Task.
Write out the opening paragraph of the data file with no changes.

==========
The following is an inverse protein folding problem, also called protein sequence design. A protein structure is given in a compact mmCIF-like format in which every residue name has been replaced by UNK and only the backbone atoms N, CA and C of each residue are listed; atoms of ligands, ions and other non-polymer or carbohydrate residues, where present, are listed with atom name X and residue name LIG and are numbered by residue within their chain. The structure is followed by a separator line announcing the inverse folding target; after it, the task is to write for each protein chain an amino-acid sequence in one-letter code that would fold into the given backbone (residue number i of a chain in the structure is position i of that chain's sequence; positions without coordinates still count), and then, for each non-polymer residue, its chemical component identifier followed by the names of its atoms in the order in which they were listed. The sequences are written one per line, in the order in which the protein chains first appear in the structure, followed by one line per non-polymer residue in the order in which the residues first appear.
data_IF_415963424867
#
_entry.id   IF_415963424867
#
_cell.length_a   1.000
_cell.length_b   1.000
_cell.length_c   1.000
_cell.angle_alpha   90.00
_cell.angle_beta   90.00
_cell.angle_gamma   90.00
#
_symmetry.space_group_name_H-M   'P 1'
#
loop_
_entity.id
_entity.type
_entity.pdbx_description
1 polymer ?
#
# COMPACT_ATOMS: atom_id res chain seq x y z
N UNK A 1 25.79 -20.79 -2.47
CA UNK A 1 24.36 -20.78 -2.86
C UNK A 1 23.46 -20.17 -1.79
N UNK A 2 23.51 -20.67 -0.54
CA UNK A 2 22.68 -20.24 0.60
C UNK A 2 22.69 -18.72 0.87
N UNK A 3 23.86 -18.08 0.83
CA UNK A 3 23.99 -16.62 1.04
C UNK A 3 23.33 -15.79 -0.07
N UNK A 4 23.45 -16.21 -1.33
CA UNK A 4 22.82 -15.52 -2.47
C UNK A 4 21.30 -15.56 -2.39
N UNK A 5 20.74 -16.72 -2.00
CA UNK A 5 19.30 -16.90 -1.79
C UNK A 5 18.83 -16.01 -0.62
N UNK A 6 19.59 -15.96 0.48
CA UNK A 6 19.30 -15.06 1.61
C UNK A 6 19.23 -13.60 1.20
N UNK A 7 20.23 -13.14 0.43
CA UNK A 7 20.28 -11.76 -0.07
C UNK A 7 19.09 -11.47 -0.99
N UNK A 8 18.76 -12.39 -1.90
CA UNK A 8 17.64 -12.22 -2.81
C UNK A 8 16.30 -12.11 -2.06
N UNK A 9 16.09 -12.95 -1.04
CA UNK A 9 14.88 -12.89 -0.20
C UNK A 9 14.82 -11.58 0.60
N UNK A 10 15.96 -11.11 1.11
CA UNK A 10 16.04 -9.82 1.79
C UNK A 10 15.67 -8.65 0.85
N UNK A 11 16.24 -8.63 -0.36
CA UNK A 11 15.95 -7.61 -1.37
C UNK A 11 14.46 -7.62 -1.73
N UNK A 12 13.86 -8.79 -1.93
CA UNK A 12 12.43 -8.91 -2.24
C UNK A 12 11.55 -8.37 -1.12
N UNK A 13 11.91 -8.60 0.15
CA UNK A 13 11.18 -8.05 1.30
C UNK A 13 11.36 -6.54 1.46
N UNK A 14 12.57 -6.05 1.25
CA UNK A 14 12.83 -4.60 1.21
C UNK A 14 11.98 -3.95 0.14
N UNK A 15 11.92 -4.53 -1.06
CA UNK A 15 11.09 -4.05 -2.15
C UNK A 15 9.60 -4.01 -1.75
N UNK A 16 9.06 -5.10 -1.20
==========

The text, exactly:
The following is an inverse protein folding problem, also called protein sequence design. A protein structure is given in a compact mmCIF-like format in which every residue name has been replaced by UNK and only the backbone atoms N, CA and C of each residue are listed; atoms of ligands, ions and other non-polymer or carbohydrate residues, where present, are listed with atom name X and residue name LIG and are numbered by residue within their chain. The structure is followed by a separator line announcing the inverse folding target; after it, the task is to write for each protein chain an amino-acid sequence in one-letter code that would fold into the given backbone (residue number i of a chain in the structure is position i of that chain's sequence; positions without coordinates still count), and then, for each non-polymer residue, its chemical component identifier followed by the names of its atoms in the order in which they were listed. The sequences are written one per line, in the order in which the protein chains first appear in the structure, followed by one line per non-polymer residue in the order in which the residues first appear.